The map, unlike the maps available to the public, Mr Salleh's is hand-drawn and weathered, providing a outline of Ubin in postman terms.

Many of the roads are not paved, and at times, even his trusty motorbike is unable to take him to his destination.

Then, the mailman makes his journey on foot, through overgrown grass and weeds.

His knowledge has come in handy — especially useful during motorbike mishaps — when he has to navigate out of the foliage.

"I had one experience on the way to a house very far from the jetty. My motorbike broke down briefly and a tyre punctured. From the house, I had to push my bike all the way to the road.

It was a very slow journey back to the jetty."

While Mr. Salleh does know his way around, there are certain things he would rather not know about the island.

There have been a number of apocryphal tales of ghosts. On the topic Mr Salleh quickly says with a laugh: "I'd rather not know!"

Since 2015, there has been a trial and talk of drones taking over the delivery of island post.

Should that happen, Mr. Salleh will miss his island visits.

What will he miss most?

"The environment down there. Nowadays in Singapore, where got kampung?"

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Indonesia: Shark Fin Fasting Needed for Population Regrowth -- WWF Indonesia

Ratri M. Siniwi Jakarta Globe 26 Jan 17;

Jakarta. With a number of Indonesia’s endemic shark species rapidly nearing extinction, WWF Indonesia has implored shark fin soup enthusiasts to rein in their appetites.

“Right now, we need to abstain from shark fin [delicacies], and if the population is controlled in the future, people can enjoy [shark fin] if they want to – but only if that happens,” WWF Indonesia fishers program leader, Imam Musthofa Zainudin, said on Wednesday (25/01).

With Indonesia serving home to about 26 percent of the world’s shark species, up to 109,248 tons of shark fin are drawn from the nation's waters.

The country is also the world's largest producer of shark delicacies and is the third largest exporter.

Although not all shark species in Indonesia are nearing extinction, Imam stated that if consumption patterns like shark-derived delicacies continue, the apex predator could be wiped off from oceans by 2048, just as predicted by renowned Canadian ecologist Boris Worm.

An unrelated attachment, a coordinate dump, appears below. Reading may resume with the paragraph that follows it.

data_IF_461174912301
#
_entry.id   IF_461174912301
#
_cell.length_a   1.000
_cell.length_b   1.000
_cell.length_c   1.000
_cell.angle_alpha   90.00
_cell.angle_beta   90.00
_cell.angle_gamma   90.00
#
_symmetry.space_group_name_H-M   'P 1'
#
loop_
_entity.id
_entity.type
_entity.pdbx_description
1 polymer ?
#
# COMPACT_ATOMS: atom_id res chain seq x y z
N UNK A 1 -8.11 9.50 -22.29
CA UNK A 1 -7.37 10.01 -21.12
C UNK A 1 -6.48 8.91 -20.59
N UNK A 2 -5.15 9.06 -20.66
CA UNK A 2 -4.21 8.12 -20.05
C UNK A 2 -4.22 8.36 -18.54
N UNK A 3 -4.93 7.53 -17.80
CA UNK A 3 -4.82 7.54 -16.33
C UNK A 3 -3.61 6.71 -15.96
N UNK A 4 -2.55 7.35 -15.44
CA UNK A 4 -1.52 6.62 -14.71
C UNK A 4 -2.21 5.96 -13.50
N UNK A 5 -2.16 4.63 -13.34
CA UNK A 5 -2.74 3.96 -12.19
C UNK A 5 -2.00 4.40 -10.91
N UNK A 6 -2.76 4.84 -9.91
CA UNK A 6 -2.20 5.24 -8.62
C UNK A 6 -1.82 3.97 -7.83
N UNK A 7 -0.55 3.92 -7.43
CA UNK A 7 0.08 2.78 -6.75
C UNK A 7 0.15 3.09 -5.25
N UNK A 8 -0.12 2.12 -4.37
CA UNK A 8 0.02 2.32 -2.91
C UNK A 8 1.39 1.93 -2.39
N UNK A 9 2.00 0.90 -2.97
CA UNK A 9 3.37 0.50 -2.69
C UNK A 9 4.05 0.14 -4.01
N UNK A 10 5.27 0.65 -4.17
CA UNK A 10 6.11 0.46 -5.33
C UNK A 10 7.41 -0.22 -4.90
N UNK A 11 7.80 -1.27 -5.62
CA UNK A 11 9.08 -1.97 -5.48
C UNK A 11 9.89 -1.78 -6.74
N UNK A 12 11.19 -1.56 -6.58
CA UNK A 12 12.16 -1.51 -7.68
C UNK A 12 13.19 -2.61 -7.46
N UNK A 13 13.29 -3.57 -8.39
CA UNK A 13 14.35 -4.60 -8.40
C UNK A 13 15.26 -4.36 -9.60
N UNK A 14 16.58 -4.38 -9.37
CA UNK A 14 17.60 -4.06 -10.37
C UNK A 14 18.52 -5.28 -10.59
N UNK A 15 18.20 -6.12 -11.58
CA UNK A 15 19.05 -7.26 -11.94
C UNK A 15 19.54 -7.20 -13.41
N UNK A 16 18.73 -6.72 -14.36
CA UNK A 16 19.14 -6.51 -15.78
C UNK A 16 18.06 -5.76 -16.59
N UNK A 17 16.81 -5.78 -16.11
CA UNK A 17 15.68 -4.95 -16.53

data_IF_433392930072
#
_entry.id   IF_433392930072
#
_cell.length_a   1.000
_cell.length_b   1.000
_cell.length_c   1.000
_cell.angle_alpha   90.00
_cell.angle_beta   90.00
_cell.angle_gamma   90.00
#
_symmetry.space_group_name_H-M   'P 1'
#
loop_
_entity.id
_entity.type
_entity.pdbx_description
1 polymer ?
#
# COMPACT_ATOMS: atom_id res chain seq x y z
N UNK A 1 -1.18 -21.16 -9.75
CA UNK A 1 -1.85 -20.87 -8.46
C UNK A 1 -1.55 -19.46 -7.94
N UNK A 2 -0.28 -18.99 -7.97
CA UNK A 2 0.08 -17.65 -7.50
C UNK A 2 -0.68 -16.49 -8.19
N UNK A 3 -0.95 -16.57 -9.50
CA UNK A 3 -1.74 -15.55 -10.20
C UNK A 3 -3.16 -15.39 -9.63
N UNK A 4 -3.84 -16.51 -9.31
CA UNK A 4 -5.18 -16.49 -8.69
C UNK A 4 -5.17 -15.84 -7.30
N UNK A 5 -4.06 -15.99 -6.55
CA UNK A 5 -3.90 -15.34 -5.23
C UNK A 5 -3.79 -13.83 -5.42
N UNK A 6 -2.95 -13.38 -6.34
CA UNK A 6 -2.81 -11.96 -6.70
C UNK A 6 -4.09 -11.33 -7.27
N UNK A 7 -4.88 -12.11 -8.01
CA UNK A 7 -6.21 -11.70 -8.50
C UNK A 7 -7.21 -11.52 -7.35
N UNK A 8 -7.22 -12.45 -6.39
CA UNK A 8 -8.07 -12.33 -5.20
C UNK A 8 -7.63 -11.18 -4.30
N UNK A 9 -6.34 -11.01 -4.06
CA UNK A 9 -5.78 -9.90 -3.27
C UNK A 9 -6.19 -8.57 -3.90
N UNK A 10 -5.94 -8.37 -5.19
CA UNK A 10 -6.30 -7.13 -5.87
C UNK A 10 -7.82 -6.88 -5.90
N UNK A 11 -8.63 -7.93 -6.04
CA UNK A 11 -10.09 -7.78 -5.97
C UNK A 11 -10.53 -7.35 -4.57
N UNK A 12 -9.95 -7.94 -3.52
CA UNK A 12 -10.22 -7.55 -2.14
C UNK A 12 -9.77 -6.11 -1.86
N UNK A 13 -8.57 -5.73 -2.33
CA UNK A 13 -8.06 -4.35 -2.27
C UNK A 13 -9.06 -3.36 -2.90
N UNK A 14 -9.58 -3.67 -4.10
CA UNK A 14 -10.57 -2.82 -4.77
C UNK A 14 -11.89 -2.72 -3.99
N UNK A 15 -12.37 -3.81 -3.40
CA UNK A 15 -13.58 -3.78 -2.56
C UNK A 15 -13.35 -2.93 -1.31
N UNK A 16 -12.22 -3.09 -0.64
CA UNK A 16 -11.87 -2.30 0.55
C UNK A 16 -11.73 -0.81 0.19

“Indonesia largely depends on fisheries so this is about food security too – if all the sharks are gone, we would have to start eating plankton soup,” the seascapes leader said.

Imam explained that there is a common misconception about conservation, where killing should be completely written off.

He argues that without controlled hunting, it would throw the ecosystem off balance, especially as sharks are the top predators of the sea.

He stated that certain countries adopt sustainable fishing and hunting to ensure a balance in the food chain, thus endangering food security for humans.

“All we need is strong law enforcement and control, so [shark fin] can be eaten if you can count each and every shark that is in our waters,” Iman explained. “It all depends on our commitment.”

Last year in Jakarta, 30 percent of hotels and 38 percent of restaurants still serve shark fin soup on their menus.

However, this is a drop of 20.32 percent in shark fin soup consumption for restaurants in Jakarta, with 12,622 kilograms of shark fins per year in 2016, compared to 15,840 kilograms of shark fins per year in 2013.

WWF Indonesia also states that there is a global demand of 73 million tons of shark fins per year, with the highest coming from Hong Kong.